Seventh Circuit Sides With Budweiser in Advertising Beef With Miller

A three-judge panel vacated an injunction preventing Bud Light ads from referring to its competitor’s use of corn syrup.

Cans of Miller Lite beer move along on a conveyor belt at the MillerCoors Brewery in Golden, Colo. (AP Photo/Brennan Linsley, File)

CHICAGO (CN) — Anheuser-Busch cannot be prevented from making advertising claims about Miller’s use of corn syrup in Miller Lite beer when Miller itself lists the sweetener on its beer’s ingredients list, the Seventh Circuit ruled Friday.

MillerCoors, which produces Miller Lite and Coors Light, Bud Light’s main competition, sued Anheuser-Busch in federal court last March over an ad it ran during Super Bowl LIII accusing Miller and Coors of having corn syrup in them.

“AB singled out MillerCoors use of a common brewing fermentation aid, corn syrup, for a deliberate and nefarious purpose,” the complaint states.

MillerCoors claims the ad, and the rest of Budweiser’s campaign, confused consumers on purpose.

Corn syrup is a common ingredient used during the fermentation process for many beers, including some made by Anheuser-Busch, but the corn syrup is merely a food for the beer yeast to eat, leaving none in the finished beverage, the brewing giant says.

However, MillerCoors lists corn syrup as an ingredient in both Miller Lite and Coors Lite on its website.

“I thought corn syrup was a side process,” Michael Risch, vice dean and law professor at Villanova University’s Charles Widger School of Law, told Courthouse News. “[But its] literally on the ingredients list. That’s a killer fact for Miller.”

The Anheuser-Busch brewing complex in St. Louis, Mo. (AP file photo/Charlie Riedel)

Anheuser-Busch allegedly spent over $13 million to run its Super Bowl ad, and even more on the campaign that followed.

U.S. District Judge William M. Conley, a Barack Obama appointee, granted MillerCoors — now called Molson Coors — a preliminary injunction prohibiting Anheuser-Busch from referring to its competitor’s use of corn syrup in its advertisements.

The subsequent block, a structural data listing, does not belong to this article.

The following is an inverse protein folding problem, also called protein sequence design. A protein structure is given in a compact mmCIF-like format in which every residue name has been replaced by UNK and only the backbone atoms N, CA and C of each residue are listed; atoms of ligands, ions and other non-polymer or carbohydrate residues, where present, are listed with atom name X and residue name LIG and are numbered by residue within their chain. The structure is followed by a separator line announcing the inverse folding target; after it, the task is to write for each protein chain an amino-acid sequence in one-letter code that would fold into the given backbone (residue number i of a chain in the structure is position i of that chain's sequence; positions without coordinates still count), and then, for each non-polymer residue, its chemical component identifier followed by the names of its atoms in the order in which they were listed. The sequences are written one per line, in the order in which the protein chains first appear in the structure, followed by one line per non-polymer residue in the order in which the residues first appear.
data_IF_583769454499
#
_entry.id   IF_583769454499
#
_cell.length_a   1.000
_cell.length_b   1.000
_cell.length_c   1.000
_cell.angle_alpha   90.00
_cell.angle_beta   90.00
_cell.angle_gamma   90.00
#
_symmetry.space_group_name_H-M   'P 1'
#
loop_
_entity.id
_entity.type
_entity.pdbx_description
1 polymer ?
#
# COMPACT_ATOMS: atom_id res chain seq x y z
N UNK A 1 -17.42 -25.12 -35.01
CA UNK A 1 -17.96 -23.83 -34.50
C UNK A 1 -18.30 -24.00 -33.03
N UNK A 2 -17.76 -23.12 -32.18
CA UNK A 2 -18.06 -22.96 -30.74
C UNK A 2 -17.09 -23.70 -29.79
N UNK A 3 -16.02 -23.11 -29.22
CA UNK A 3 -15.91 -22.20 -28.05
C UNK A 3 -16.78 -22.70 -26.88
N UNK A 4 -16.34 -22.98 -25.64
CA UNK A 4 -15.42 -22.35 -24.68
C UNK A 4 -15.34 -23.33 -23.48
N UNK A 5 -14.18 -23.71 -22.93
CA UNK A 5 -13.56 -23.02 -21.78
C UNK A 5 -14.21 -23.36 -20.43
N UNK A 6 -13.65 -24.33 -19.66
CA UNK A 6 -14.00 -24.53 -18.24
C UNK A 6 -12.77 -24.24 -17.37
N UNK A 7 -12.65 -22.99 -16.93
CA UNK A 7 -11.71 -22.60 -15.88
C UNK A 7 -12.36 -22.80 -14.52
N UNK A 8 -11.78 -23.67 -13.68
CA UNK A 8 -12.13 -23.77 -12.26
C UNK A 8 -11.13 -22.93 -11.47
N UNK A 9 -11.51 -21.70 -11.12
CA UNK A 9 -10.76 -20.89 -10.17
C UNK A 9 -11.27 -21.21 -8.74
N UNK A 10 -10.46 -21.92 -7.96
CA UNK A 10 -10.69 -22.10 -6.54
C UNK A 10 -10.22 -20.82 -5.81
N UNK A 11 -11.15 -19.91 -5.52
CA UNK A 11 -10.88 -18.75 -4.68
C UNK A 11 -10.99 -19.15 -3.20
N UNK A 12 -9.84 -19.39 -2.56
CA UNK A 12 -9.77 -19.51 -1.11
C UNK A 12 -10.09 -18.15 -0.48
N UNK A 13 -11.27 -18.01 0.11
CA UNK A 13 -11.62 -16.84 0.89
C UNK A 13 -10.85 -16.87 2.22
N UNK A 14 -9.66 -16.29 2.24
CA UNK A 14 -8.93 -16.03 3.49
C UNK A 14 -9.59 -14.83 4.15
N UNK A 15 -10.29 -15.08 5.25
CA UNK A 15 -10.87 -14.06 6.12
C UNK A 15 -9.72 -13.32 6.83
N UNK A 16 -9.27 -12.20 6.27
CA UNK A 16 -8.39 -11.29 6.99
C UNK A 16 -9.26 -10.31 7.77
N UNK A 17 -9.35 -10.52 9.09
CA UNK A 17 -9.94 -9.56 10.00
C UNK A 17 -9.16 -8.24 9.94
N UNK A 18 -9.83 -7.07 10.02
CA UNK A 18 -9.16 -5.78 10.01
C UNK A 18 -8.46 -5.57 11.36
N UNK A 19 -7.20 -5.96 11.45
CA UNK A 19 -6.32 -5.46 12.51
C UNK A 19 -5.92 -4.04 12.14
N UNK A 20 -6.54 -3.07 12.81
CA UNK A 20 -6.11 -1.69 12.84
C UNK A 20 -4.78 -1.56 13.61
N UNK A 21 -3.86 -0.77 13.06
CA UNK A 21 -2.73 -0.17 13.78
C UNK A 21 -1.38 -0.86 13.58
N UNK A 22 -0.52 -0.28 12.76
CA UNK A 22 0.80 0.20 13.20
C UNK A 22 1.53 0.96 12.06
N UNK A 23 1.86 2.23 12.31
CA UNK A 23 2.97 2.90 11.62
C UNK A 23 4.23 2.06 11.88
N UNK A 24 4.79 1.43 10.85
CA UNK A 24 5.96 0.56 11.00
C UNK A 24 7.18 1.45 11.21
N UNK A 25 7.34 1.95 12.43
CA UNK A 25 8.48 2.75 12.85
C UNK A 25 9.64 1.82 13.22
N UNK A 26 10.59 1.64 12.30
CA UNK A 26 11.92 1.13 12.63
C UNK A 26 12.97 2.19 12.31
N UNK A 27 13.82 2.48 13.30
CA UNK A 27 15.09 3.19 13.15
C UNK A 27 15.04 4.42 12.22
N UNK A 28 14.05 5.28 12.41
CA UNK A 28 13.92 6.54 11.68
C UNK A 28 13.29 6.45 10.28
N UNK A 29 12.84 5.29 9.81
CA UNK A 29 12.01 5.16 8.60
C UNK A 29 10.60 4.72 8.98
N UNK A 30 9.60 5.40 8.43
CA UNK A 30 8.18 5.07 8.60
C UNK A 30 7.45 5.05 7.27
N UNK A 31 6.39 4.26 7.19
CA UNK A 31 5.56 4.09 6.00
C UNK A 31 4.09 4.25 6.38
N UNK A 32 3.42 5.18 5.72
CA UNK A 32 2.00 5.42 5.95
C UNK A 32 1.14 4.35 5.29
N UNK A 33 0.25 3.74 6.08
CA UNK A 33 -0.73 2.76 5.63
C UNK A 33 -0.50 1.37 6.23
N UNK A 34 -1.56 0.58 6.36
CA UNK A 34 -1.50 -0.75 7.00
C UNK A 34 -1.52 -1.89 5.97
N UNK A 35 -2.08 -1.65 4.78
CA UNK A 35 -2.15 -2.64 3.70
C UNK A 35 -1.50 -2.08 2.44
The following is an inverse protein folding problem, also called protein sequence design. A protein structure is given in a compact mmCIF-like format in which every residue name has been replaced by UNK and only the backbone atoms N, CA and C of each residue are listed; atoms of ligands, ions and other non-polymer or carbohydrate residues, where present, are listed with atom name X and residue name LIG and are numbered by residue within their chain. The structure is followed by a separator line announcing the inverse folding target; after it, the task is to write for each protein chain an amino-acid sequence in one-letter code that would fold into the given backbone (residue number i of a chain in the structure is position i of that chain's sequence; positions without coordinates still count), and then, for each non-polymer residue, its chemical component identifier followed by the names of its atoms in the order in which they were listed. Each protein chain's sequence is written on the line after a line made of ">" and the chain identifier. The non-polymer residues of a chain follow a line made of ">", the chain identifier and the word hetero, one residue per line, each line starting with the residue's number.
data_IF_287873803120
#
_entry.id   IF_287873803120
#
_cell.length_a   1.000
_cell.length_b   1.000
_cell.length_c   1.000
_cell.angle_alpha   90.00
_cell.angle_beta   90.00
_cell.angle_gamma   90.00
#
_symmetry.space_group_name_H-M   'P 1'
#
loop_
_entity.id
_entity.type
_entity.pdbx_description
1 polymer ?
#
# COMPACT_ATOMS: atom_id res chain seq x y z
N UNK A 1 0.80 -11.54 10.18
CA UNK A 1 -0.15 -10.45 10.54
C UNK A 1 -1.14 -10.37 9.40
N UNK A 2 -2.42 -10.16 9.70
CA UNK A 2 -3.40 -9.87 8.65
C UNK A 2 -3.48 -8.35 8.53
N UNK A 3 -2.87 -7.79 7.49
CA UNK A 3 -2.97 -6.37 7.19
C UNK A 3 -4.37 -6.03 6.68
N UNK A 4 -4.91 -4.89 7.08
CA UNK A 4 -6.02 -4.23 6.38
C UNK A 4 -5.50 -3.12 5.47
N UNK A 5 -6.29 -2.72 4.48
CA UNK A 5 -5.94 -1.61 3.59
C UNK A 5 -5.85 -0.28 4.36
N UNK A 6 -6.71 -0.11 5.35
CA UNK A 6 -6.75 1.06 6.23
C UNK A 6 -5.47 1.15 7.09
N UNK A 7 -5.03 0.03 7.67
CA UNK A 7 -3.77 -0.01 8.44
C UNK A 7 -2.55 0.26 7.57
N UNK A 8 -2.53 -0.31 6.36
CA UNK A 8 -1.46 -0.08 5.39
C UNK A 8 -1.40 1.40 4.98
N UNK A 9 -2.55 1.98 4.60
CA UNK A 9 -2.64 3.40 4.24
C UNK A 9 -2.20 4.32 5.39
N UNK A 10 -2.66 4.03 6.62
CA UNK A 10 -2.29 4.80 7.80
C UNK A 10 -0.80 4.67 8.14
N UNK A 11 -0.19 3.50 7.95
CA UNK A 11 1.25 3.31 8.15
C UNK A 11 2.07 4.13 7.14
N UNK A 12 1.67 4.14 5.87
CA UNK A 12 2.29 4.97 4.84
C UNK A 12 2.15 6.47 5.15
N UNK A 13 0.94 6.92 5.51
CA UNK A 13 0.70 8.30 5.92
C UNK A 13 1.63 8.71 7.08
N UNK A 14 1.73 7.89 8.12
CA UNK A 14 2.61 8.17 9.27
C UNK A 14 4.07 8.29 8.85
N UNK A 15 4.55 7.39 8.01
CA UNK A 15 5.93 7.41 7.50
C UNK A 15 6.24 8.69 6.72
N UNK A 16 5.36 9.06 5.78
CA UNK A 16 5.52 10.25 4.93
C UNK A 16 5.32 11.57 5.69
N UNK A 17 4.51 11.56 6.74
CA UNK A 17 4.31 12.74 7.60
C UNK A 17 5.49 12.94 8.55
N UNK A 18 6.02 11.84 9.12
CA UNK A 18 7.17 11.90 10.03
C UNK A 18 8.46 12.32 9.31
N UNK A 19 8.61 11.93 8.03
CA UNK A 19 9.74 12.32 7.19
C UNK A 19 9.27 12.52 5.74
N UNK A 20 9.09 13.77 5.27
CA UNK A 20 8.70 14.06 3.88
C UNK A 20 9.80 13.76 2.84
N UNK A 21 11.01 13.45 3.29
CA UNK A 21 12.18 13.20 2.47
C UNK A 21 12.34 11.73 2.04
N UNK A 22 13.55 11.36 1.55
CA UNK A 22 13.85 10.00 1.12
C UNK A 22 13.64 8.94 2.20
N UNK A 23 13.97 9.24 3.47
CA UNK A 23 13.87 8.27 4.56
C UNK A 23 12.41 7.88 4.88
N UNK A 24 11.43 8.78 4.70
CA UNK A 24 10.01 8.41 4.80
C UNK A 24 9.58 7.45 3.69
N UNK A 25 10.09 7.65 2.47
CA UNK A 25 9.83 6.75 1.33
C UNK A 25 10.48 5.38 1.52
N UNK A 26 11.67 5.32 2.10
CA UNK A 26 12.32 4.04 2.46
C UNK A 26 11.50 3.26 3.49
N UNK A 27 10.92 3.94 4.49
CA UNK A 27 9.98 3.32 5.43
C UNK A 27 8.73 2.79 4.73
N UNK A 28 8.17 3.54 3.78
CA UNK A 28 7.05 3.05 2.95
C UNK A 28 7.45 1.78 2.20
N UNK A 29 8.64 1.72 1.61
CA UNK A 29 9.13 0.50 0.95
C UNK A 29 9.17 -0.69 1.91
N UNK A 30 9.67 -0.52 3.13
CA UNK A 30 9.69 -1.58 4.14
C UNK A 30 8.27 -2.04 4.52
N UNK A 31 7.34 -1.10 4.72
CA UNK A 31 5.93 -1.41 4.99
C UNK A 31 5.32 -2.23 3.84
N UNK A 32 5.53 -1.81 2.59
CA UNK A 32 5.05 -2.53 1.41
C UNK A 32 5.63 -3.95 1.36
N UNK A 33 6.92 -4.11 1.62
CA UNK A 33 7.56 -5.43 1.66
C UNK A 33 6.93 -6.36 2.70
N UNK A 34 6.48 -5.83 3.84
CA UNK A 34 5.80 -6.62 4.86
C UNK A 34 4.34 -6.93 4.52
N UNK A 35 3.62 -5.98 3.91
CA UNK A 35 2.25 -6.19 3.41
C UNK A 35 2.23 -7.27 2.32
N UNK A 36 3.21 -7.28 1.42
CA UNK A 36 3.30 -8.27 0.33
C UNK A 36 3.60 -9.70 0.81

But the Seventh Circuit vacated the injunction on Friday, after hearing oral arguments just three days before.  

“By choosing a word such as ‘ingredients’ with multiple potential meanings, Molson Coors brought this problem on itself,” U.S. Circuit Judge Frank Easterbrook said in a five-page opinion. “It is enough for us to hold that it is not ‘false or misleading’ for a seller to say or imply, of a business rival, something that the rival says about itself.”

Miller asserts that its list of ingredients differs from what its beers actually contain.

But “many people infer from a list of a finished product’s ‘ingredients’ that things on the list are in the finished product. If Anheuser-Busch has led consumers to believe this, it is hard to see why those statements can be enjoined,” said Easterbrook, a Reagan appointee.

The judge added: “If Molson Coors does not like the sneering tone of Anheuser-Busch’s ads, it can mock Bud Light in return. Litigation should not be a substitute for competition in the market.”

Miller claims that the use of corn syrup in its brewing process improves the flavor of its beers — that is for consumers to decide, the court said.

“The opinion was obviously mostly written before argument, and the court wanted to see if there was some reason it was wrong. It found none,” said Risch, the Villanova professor.

U.S. Circuit Judges David Hamilton, an Obama appointee, and Amy St. Eve, a Trump appointee, joined Easterbrook on the unanimous panel.

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